A Joint Honours programme in Anthropology and Philosophy offers students an exciting and attractive collaboration. Anthropology and Philosophy are cognate subjects that explore ideas and the impact of ideas on human culture, society and individuals. • Philosophy explores the big questions – Who are we? What is our place in the world? How should we live? What is reality? Philosophy approaches such questions through argument, vision and imagination. • Philosophy is different from other academic disciplines in that it teaches you not what to think, but how to think, challenging one's beliefs and assumptions about the world. • Anthropology explores the fundamentals of what it means to be human and the eye-opening variety of human behaviours both in the present and from the past. • We take an immersive approach to learning offering a diverse range of teaching approaches, including lectures, seminars, tutorials and workshop sessions. • You will attend small-group classes with a focus on discussion and learning activities to encourage the self-development and critical reflection accepted as key to the development of personal and professional capacities. *Fancy studying another subject alongside philosophy and anthropology? Interested in history, English literature, creative writing, ancient civilisations, the environment or classics? This joint honours programme gives you the opportunity to diversify your studies by studying other areas. For example, you could combine your course with modules in any of the above subjects or with modules in the following ones: Politics: www.uwtsd.ac.uk/undergraduate/politics--economics/politics-pathway Economics: www.uwtsd.ac.uk/undergraduate/politics--economics/economics-pathway Ecology: www.uwtsd.ac.uk/undergraduate/ecology/ecology-pathway International Development: www.uwtsd.ac.uk/undergraduate/international-development-and-global-politics/international-development-pathway Other humanities subjects: www.uwtsd.ac.uk/undergraduate
Taking into account that student choices and requirements can differ radically, as well as ensuring a rounded knowledge of Philosophy and Anthropology generally, the scheme offers modules covering a wide range of topics and issues. Some of the areas of study include, for example, ethics, self and identity, knowledge and reality, equality, justice, existentialism, animal ethics, political philosophy, environmental issues, freedom, Buddhist philosophy, the body and culture, sacred journeys, water and society, gender, human evolution and hunter-gatherers. Options to study abroad may also be available. ** Note that a range of modules in other disciplines is offered alongside the philosophy and anthropology ones. You could take modules in, for example, history, English, or classics.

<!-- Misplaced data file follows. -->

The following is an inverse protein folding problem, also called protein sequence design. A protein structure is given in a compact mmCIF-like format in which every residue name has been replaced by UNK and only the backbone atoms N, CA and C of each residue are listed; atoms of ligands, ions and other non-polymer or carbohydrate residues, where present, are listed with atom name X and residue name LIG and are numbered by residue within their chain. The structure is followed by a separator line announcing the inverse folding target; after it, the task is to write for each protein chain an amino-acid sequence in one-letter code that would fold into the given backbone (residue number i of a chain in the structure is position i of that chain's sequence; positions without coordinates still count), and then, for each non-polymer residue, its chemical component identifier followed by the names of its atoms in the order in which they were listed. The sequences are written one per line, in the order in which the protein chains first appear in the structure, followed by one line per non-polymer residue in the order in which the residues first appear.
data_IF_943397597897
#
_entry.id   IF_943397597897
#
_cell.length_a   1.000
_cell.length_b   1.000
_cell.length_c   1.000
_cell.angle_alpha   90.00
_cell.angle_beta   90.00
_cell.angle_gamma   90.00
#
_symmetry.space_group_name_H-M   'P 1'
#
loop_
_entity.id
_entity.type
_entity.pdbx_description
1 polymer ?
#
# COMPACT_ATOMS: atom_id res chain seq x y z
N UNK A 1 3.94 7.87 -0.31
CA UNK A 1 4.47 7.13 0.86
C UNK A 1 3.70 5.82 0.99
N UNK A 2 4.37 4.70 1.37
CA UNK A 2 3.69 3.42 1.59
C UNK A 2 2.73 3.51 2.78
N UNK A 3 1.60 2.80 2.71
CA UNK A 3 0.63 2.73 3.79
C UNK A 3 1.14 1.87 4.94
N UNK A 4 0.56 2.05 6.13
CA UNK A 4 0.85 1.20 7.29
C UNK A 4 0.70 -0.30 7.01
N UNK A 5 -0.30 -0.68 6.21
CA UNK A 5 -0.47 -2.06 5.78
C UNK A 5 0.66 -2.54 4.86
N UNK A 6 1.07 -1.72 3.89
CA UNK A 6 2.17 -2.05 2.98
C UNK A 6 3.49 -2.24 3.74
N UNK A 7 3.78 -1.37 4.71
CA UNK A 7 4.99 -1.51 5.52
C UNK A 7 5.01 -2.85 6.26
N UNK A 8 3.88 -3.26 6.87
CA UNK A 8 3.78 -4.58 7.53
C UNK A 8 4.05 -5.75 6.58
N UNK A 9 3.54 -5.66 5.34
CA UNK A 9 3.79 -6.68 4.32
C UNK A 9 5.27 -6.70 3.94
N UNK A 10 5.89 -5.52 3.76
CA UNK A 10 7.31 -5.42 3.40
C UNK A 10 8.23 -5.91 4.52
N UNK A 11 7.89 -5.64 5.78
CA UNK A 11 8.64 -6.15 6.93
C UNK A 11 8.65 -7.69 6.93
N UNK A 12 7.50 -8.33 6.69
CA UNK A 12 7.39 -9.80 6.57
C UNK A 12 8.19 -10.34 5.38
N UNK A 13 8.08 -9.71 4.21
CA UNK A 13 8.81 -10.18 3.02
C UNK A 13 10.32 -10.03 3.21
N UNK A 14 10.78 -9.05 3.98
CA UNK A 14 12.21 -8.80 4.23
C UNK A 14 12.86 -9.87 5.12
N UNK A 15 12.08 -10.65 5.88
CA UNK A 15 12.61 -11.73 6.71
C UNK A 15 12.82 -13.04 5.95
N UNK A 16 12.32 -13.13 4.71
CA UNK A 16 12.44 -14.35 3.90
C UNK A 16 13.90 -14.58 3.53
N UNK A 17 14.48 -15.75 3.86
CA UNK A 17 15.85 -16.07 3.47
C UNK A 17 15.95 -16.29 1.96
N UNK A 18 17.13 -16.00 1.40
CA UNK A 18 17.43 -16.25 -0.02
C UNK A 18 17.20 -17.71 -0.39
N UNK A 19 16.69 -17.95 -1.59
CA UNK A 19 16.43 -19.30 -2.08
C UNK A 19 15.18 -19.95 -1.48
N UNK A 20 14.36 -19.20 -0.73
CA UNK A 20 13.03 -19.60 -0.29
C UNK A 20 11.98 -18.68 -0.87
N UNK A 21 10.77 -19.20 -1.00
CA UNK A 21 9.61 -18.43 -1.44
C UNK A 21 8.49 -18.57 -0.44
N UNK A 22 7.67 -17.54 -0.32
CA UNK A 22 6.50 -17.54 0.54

The programme is assessed in a variety of ways and will include several of the following types of assessment: essays of 1000 to 4000 words in length, document analyses, book reviews, short reports and reflective journals, timed tests, take-home exams, field journals, posters, group and individual presentations, dissertations of 10,000 words, wikis, commentaries and film evaluations.
How to apply
This is the deadline for applications to be completed and sent for this course. If the university or college still has places available you can apply after this date, but your application is not guaranteed to be considered.
- Course code:
- Institution code:
- Campus name:
- Lampeter Campus
- Campus code:
Points of entry
The following entry points are available for this course:
- Year 1
The number of student respondents and response rates can be important in interpreting the data. For further information, see the Discover Uni website.
Fees and funding
|Northern Ireland||£9000||Year 1|
|Channel Islands||£9000||Year 1|